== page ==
|The par 3 No. 6 is among those that received bunker treatment.|
Bunker restoration refreshes Manufacturers, reflects Flynn's vision
Manufacturers Golf & Country Club experienced a bunker makeover in 2015. The William Flynn design restored all 60 of its sandy structures.
“We’re absolutely thrilled with the result,” Chris Pacheco, the club’s greens chairman, said. “Over the course of quite a few years, Manufacturers has addressed bunker issues, but never in a comprehensive way. It’s been kind of piecemeal. The greens committee, the board of governors, the management of the club all really got behind the idea of doing it right. For Manufacturers, this is a really big deal.”
Manufacturers enlisted the services of Forse Design and Mottin Golf Course Renovations, LLC, both of which hold Flynn credentials. The bunker restoration project, which cost less than $850,000, began in the fall of 2014 and wrapped up prior to Memorial Day 2015.
“We truly kept much of Flynn’s original vision,” Jim Nagle of Forse Design said. “Overall, the project was a resounding success because of the team efforts of everybody involved. There weren’t many challenges.”
Perhaps the most critical component of the bunker restoration was drainage. Club officials consulted with Dan Meersman, superintendent at Philadelphia Cricket Club, who developed the Matrix Bunker System. Bunkers throughout the club’s Militia Hill Course constantly washed out, fueling Meersman’s desire for a more pervious liner to use beneath the sand. Six bunkers at Militia Hill received Matrix treatment in 2009; the remaining holes throughout the club’s three courses soon followed.
“Matrix has the binding agent 100 percent coded to the particle, which gives it phenomenal stability,” Meersman said.
Coincidentally, Manufacturers sought sand stability in the restoration and knew exactly where to turn.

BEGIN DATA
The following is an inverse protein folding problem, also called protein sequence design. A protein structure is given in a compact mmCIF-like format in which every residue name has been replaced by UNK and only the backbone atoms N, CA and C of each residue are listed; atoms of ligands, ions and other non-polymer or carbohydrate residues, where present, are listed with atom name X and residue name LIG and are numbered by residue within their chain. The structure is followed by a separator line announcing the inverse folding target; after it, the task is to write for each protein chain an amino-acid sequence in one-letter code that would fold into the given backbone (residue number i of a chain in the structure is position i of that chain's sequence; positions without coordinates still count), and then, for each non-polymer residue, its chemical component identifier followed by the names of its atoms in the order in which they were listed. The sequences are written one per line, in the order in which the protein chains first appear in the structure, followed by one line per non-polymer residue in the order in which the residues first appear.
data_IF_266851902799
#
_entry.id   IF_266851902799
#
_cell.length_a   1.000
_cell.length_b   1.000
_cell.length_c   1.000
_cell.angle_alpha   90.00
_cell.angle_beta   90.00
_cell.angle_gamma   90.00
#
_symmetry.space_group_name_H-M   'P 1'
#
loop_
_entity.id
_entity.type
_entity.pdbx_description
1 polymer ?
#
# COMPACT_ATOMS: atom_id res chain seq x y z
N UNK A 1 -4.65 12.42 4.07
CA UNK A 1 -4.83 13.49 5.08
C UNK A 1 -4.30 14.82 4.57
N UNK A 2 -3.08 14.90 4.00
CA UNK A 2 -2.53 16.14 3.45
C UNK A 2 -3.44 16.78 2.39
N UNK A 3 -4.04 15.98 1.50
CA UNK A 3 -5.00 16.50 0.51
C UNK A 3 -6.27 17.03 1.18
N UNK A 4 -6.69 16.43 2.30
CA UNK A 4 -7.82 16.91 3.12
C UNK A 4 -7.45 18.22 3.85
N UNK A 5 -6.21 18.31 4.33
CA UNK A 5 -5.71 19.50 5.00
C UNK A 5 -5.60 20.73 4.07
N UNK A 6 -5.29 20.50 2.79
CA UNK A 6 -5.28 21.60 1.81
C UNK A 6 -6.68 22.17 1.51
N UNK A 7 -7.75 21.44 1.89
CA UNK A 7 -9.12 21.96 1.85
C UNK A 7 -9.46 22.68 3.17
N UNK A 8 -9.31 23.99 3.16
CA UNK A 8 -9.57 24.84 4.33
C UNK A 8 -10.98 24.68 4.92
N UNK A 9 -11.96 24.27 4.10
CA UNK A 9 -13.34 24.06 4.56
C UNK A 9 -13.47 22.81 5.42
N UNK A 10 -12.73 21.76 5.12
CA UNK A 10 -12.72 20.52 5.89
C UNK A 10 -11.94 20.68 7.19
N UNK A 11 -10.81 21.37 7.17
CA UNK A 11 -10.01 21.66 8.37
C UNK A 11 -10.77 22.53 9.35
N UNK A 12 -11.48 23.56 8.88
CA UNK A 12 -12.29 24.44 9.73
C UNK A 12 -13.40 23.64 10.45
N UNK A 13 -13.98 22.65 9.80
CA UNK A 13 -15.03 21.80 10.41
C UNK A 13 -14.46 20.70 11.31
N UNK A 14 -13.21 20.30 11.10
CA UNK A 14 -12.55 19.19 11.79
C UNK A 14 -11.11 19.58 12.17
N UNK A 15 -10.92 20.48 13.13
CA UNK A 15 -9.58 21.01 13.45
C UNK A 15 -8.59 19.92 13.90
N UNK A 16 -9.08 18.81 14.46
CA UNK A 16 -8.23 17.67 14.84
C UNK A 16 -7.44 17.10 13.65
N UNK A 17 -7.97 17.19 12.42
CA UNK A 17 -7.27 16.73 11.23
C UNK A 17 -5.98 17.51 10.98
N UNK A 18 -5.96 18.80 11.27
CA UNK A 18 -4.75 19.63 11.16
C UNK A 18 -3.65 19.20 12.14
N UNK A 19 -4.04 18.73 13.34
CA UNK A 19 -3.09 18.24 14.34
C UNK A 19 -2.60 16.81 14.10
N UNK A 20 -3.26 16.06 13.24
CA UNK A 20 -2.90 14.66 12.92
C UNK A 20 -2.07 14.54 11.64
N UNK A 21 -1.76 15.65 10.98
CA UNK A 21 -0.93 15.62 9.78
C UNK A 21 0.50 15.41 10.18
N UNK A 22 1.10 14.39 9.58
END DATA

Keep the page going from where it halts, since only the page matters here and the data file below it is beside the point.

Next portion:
“Part of the apprehension of spending an incredible amount of money on bunkers is the previous liner system that was available had a relatively alarming fail rate and a short shelf life. You ended up with a lot of soil infiltration,” Pacheco, a Manufacturers member of 20 years and greens chairman for the last four, said. “The history at Cricket with this product really proved to us that this system has merit. In looking at it and talking to Dan and getting our boots on the ground, we became convinced it was the best approach to take.”
Club officials also knew that Nagle and his team fit their bunker vision. Forse Design implemented Manufacturers’ master improvement plan in 2002 and conducted countless projects, including the reconstruction of the greens on Nos. 4, 9 and 17, ever since.
“We were completely happy with the work they had done in the past, so it was just a natural extension,” Pacheco, 58, of Blue Bell, Pa., said. “We weren’t disappointed, He did a fantastic job. He’s really keyed into some of the challenges we face. You get a sense from Jim that he has a real love for the golf course.”
“Having an understanding of Flynn and his use of the ground … he used it beautifully in the routing of Manufacturers,” Nagle, 46, of Uniontown, Pa., added. “The scale of his bunkers is important. When you apply it to Manufacturers, it’s such a broadly undulating, graceful course. The scale of the bunkers and what the person sees from the amount of sand is important because it has to match the land there.”
What visitors to Manufacturers will see is spectacular sand to match its’ topographical terrain.
Golf Association of Philadelphia
Founded in 1897, the Golf Association of Philadelphia (GAP) is the oldest regional golf association in the United States and serves as the principal ruling body of amateur golf in its region. Its 151 Full Member Clubs and 57,000 individual members are spread across parts of Pennsylvania, New Jersey, Delaware and Maryland. As Philadelphia’s Most Trusted Source of Golf Information, the Golf Association of Philadelphia’s mission is to promote, preserve and protect the game of golf.